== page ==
Rosalie Sawrie, the program director with Social Planning Cowichan, encourages anyone with a spare room to offer a local youth/young adult experiencing homelessness in the Cowichan region to attend one of three information sessions that SPC is hosting. (File photo)

Program to helps place homeless youth in Cowichan holding information sessions

Host Homes Cowichan will host three sessions

A new pilot program to combat youth homelessness in the Cowichan Valley is in need of community support to get off the ground.

The program, Host Homes Cowichan, is set up to connect individuals, couples or households with or without children who have a spare room to offer a local youth/young adult experiencing homelessness in the Cowichan region.

With only one potential host in Lake Cowichan having completed an application so far, a series of “Explore Becoming a Host” info sessions are being scheduled across the region.


“We haven’t opened up the application process for youth or young adults yet but that hasn’t stopped the calls from coming in,” said Rosalie Sawrie, the program director with Social Planning Cowichan who is facilitating the program.

“There is definitely a need.”

Sawrie said the community-based program is designed to empower homeless youth and young adults to pursue healthy and independent futures, while enabling members of the community to join in being a part of the solution.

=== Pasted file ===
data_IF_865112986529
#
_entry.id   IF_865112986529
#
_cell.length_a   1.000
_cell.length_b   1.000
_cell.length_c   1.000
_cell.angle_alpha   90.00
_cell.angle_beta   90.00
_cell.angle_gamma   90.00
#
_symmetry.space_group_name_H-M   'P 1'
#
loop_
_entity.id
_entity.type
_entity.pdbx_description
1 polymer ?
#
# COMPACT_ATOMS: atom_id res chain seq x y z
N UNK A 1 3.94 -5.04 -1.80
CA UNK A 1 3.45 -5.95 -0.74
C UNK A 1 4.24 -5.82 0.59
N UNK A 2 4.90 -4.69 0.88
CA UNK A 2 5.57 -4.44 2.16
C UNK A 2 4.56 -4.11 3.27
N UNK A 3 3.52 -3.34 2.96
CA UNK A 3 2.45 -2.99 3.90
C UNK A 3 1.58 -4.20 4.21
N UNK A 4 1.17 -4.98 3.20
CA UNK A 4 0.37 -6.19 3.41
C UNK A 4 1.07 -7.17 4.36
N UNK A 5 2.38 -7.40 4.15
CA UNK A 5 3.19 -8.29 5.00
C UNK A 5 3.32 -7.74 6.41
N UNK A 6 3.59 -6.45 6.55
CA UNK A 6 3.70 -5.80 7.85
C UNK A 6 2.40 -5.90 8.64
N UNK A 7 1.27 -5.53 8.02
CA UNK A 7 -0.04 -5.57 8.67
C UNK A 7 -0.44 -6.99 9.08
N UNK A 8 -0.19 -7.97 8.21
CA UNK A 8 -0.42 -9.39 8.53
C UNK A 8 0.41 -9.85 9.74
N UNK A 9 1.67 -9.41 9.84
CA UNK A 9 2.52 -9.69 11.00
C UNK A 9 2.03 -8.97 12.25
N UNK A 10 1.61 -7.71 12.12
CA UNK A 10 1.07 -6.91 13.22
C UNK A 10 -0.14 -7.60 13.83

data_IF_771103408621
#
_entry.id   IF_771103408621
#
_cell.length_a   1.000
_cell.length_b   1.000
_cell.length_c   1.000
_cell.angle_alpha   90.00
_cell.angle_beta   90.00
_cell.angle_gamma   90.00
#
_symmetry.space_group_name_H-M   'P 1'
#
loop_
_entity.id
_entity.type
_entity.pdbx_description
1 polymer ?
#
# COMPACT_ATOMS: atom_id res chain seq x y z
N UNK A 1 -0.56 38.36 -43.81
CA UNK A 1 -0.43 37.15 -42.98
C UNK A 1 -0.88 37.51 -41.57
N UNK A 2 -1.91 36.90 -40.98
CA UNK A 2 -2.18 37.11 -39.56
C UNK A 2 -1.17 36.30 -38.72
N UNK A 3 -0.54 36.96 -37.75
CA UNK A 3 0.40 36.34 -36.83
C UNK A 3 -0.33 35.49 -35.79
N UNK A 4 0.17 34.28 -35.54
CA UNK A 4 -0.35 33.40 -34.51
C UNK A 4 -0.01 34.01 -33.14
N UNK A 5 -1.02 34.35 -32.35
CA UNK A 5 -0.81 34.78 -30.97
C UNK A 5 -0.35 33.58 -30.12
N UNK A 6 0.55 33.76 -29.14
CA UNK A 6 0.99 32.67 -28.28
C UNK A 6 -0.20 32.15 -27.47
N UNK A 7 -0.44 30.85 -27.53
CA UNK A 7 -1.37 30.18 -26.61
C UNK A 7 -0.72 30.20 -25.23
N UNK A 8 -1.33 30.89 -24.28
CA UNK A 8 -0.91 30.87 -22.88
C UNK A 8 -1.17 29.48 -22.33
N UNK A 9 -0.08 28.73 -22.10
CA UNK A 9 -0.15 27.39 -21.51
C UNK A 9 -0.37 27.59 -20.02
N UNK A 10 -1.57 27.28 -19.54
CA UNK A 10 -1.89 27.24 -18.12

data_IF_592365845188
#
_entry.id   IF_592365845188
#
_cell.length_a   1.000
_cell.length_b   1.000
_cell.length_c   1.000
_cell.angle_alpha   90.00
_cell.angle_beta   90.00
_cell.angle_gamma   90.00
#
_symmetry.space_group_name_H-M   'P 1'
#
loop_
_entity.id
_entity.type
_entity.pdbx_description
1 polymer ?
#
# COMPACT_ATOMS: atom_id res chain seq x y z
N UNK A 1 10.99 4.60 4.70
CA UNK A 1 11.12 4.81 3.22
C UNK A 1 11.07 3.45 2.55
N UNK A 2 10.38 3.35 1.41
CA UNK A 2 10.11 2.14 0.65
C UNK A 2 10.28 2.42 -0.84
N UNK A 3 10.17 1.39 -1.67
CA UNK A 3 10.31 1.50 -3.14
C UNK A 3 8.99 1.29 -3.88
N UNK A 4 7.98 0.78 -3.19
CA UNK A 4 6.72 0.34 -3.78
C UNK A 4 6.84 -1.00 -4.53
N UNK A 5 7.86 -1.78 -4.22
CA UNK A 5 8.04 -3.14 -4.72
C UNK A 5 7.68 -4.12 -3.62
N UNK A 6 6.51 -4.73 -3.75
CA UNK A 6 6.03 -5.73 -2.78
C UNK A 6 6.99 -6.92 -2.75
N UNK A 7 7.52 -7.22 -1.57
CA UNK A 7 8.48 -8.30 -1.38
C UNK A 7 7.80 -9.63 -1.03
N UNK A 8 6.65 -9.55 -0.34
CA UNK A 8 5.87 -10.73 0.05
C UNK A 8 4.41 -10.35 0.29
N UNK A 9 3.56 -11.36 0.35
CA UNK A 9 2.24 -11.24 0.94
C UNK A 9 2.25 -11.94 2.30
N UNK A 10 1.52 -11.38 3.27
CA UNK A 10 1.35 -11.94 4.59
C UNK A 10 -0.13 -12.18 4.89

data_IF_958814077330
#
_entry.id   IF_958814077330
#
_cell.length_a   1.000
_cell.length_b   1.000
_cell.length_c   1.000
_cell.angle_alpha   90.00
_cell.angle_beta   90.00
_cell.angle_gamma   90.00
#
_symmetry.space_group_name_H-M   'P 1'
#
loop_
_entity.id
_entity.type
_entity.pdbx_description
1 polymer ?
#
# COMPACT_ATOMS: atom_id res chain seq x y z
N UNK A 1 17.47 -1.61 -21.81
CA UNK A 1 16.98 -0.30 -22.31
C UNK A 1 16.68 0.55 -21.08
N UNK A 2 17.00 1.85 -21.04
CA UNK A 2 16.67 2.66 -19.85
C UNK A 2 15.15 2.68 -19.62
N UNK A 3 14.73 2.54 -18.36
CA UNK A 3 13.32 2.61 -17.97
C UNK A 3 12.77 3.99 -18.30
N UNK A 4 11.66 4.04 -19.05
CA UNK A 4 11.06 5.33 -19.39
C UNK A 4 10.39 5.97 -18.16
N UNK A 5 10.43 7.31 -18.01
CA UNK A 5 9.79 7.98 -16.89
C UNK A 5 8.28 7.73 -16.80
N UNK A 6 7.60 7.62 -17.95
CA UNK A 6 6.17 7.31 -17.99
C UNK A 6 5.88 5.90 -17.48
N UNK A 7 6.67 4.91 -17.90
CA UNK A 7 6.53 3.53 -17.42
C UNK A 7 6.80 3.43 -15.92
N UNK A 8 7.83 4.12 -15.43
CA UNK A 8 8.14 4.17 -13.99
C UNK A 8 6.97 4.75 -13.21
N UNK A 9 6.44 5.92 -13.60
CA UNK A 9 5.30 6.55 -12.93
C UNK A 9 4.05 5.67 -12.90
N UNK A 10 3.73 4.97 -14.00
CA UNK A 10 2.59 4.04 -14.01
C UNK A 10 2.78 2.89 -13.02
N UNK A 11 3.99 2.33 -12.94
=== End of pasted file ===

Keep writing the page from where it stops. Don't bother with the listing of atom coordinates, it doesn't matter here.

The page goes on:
To learn more, three sessions have been scheduled, all beginning at 5:30 p.m. The first is on Nov. 13 at CMHA’s Youth Outreach office, 371 Festubert St. in Duncan; the second is scheduled for Nov. 18 at the Ladysmith Resource Centre, 630 2 Ave. in Ladysmith, and the third is set for Nov. 19 at the Lake Cowichan Arena at 311 South Shore Rd. in Lake Cowichan.


“We understand there are hesitations but no one would be going in blind,” said Sawrie.

Sawrie said that with support and guidance from multiple other community partners, the process has been designed to include an application, screening and orientation training prior to any matching.

Once that is complete, Sawrie said the youth and hosts would receive an information profile of each other and if they agree, an introductory meeting is arranged.

“If they are willing to go ahead, we have both parties complete a living agreement together that sets out expectations and guidelines for living together,” she said.

“There is support for everyone involved at every step of the way. We hope by having these info sessions, we can connect in person and put to rest some of the hesitation in giving it a try.”

More information about the program can be found at

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